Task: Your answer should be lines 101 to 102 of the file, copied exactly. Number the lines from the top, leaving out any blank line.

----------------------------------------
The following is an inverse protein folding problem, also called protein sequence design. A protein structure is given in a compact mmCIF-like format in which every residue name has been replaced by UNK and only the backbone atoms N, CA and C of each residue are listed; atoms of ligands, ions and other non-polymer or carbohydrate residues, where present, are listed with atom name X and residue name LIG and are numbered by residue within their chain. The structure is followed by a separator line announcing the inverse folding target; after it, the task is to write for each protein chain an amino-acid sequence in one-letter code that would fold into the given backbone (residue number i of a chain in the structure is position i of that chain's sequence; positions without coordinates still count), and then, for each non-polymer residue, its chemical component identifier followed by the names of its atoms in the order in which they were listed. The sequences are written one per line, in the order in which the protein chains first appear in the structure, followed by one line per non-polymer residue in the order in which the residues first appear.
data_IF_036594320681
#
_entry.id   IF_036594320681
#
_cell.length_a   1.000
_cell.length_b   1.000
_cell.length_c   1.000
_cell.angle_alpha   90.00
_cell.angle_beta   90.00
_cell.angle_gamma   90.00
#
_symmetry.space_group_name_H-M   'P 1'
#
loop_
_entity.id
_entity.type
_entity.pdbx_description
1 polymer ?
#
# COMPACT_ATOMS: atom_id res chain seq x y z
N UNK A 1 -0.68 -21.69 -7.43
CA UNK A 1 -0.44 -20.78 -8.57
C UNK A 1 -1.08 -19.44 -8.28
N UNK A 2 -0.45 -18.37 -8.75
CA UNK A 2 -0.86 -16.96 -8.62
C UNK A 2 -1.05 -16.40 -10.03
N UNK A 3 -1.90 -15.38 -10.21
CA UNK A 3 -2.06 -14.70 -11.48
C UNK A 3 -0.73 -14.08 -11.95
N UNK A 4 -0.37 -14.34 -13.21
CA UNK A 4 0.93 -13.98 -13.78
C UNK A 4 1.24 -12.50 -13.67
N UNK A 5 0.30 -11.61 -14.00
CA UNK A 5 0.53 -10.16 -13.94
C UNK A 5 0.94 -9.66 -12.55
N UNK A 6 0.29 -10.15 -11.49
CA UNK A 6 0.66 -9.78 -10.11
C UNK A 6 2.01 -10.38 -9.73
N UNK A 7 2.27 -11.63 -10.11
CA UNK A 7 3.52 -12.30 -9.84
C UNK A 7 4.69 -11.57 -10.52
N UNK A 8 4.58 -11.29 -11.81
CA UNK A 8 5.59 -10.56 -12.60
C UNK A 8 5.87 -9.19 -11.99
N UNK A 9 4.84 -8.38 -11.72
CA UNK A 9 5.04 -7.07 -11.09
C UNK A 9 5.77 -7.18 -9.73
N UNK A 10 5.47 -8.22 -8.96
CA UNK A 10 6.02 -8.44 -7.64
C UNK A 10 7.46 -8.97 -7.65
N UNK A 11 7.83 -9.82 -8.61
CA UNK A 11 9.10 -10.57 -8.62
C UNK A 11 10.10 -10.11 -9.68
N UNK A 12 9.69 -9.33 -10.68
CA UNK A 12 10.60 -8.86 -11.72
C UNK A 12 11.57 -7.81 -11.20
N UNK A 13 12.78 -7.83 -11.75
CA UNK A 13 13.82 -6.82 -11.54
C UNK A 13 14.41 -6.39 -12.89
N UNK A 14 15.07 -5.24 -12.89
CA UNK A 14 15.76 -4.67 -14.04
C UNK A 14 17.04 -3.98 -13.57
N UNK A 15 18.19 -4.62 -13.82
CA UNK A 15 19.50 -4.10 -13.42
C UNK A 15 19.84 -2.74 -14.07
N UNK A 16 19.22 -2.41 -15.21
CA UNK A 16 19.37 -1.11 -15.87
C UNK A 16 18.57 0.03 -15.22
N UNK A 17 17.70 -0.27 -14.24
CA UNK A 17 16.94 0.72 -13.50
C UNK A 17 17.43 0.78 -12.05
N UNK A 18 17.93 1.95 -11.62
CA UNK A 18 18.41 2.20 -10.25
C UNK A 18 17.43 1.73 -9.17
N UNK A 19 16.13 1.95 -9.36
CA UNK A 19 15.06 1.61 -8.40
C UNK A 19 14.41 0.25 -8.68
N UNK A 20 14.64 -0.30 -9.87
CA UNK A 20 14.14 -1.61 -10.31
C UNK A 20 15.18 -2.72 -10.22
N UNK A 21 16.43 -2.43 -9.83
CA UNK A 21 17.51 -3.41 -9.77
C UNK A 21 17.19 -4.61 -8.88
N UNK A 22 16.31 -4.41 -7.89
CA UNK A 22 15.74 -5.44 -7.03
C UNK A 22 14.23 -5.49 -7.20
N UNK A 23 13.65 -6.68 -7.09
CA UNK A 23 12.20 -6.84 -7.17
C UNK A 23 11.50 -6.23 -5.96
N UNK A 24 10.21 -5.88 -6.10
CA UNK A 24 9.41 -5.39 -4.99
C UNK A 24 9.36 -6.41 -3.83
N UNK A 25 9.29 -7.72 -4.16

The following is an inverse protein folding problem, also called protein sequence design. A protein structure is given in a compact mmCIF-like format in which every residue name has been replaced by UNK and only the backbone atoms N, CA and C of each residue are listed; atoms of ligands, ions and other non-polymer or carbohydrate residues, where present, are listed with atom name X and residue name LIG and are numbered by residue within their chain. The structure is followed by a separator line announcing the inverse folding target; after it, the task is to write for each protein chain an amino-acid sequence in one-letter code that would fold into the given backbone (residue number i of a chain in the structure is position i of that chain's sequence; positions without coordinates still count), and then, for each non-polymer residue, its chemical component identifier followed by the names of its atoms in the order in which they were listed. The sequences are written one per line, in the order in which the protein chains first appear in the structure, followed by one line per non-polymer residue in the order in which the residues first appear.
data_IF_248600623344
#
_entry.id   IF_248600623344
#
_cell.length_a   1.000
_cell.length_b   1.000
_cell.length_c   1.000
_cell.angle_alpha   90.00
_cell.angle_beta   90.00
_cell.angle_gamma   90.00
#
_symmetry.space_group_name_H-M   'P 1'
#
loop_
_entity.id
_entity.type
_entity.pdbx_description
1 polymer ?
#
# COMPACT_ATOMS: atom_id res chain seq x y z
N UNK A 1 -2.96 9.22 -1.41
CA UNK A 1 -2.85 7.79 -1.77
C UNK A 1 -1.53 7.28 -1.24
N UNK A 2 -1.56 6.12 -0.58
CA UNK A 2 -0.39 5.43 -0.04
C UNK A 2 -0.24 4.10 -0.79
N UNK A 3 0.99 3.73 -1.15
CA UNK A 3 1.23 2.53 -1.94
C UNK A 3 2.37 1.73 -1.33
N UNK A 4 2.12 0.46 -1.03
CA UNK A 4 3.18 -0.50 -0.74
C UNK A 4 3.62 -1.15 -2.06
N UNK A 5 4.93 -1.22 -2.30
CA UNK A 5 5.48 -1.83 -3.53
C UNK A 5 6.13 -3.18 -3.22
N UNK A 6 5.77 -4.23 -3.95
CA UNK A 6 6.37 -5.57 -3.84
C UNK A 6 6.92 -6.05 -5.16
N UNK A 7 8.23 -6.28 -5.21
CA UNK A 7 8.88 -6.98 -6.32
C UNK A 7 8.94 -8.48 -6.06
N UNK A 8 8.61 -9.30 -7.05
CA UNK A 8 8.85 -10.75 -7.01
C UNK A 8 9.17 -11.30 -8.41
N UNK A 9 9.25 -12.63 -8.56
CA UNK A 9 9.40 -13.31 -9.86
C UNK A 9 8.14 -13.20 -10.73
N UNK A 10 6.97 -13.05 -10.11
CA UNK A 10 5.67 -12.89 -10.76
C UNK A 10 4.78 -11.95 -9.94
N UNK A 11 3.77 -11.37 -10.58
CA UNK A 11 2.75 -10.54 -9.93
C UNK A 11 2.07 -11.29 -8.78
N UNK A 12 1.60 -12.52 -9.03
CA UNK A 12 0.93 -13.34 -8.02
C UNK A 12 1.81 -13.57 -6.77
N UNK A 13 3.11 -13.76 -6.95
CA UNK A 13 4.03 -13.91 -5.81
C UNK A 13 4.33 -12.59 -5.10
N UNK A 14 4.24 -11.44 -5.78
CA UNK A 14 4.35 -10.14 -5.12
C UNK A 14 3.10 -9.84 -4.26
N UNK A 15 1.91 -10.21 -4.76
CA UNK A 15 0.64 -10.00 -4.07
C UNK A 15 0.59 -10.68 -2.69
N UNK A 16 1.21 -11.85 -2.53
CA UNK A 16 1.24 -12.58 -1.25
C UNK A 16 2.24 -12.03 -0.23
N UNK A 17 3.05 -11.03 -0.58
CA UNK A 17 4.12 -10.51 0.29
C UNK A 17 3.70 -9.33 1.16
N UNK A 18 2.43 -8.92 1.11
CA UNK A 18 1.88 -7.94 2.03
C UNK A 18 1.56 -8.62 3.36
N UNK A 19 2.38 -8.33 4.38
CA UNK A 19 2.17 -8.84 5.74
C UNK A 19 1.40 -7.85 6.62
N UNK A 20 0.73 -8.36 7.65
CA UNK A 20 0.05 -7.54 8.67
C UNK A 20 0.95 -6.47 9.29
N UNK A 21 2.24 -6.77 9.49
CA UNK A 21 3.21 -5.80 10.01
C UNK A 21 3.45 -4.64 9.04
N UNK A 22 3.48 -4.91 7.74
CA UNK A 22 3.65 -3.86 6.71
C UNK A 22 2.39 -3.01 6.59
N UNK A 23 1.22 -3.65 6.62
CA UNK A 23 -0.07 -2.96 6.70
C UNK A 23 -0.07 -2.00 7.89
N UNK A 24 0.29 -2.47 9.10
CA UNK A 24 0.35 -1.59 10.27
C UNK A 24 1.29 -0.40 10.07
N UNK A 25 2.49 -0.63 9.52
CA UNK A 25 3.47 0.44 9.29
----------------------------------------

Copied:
_cell.length_b   1.000
_cell.length_c   1.000